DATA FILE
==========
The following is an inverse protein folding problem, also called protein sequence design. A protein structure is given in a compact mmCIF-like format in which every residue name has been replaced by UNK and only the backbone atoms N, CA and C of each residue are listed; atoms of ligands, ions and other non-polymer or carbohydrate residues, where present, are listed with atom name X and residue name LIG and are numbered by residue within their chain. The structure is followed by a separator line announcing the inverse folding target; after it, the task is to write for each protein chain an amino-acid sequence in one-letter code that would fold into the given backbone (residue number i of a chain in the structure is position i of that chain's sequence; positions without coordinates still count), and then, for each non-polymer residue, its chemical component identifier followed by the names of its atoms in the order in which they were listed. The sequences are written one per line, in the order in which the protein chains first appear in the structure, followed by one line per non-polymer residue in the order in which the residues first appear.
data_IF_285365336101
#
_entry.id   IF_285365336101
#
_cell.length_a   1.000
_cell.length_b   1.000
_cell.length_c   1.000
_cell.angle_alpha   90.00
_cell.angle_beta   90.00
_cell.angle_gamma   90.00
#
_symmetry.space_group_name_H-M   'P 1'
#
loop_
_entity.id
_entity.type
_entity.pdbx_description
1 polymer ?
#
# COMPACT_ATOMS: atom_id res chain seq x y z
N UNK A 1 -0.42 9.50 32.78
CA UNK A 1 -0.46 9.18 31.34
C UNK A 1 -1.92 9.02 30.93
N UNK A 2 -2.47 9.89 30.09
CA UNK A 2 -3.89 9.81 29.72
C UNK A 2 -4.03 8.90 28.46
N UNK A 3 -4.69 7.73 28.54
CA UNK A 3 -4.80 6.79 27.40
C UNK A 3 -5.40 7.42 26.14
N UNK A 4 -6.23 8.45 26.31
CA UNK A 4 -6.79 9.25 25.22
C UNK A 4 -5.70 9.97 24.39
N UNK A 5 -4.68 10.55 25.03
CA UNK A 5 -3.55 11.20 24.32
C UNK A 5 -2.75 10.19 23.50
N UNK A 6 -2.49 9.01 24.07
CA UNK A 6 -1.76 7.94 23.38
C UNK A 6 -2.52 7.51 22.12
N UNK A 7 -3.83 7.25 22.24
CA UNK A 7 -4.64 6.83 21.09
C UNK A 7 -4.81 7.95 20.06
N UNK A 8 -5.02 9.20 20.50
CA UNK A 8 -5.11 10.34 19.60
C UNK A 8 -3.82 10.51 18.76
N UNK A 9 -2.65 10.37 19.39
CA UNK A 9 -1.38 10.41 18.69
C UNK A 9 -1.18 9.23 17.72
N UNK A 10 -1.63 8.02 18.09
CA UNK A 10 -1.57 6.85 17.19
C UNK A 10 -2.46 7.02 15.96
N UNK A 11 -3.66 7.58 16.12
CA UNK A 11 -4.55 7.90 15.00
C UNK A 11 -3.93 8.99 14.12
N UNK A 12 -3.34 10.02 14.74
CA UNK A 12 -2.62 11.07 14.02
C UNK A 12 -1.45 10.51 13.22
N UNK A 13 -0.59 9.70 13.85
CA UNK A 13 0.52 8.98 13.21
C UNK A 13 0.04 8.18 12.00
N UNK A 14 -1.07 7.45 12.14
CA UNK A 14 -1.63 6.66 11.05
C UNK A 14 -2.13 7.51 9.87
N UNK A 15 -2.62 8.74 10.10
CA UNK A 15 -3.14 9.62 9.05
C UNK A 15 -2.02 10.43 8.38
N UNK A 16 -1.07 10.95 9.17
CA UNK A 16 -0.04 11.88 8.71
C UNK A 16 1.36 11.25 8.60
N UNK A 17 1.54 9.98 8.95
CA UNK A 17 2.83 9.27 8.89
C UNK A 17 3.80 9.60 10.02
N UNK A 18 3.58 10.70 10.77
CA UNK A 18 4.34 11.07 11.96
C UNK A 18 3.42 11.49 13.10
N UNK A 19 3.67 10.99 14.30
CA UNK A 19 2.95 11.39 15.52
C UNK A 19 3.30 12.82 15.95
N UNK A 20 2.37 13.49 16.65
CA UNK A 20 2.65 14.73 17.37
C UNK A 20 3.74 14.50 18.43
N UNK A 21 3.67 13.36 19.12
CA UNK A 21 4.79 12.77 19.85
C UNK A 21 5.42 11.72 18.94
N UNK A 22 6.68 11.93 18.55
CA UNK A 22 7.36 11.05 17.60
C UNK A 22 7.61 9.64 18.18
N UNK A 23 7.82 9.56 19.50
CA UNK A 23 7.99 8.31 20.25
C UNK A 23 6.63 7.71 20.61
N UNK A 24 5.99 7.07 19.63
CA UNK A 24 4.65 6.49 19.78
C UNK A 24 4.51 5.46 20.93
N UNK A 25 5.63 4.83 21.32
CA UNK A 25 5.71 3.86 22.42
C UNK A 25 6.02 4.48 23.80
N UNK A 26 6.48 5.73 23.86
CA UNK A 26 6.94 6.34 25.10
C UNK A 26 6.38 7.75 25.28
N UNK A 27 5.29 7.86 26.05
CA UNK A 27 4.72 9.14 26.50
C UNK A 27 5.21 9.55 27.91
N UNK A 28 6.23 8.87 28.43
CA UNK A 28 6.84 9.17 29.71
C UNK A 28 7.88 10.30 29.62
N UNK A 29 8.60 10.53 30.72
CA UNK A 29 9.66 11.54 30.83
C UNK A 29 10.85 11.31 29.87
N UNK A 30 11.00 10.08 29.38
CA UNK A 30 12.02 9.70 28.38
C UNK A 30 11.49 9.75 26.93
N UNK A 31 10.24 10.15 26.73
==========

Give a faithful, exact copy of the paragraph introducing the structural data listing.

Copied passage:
The following is an inverse protein folding problem, also called protein sequence design. A protein structure is given in a compact mmCIF-like format in which every residue name has been replaced by UNK and only the backbone atoms N, CA and C of each residue are listed; atoms of ligands, ions and other non-polymer or carbohydrate residues, where present, are listed with atom name X and residue name LIG and are numbered by residue within their chain. The structure is followed by a separator line announcing the inverse folding target; after it, the task is to write for each protein chain an amino-acid sequence in one-letter code that would fold into the given backbone (residue number i of a chain in the structure is position i of that chain's sequence; positions without coordinates still count), and then, for each non-polymer residue, its chemical component identifier followed by the names of its atoms in the order in which they were listed. The sequences are written one per line, in the order in which the protein chains first appear in the structure, followed by one line per non-polymer residue in the order in which the residues first appear.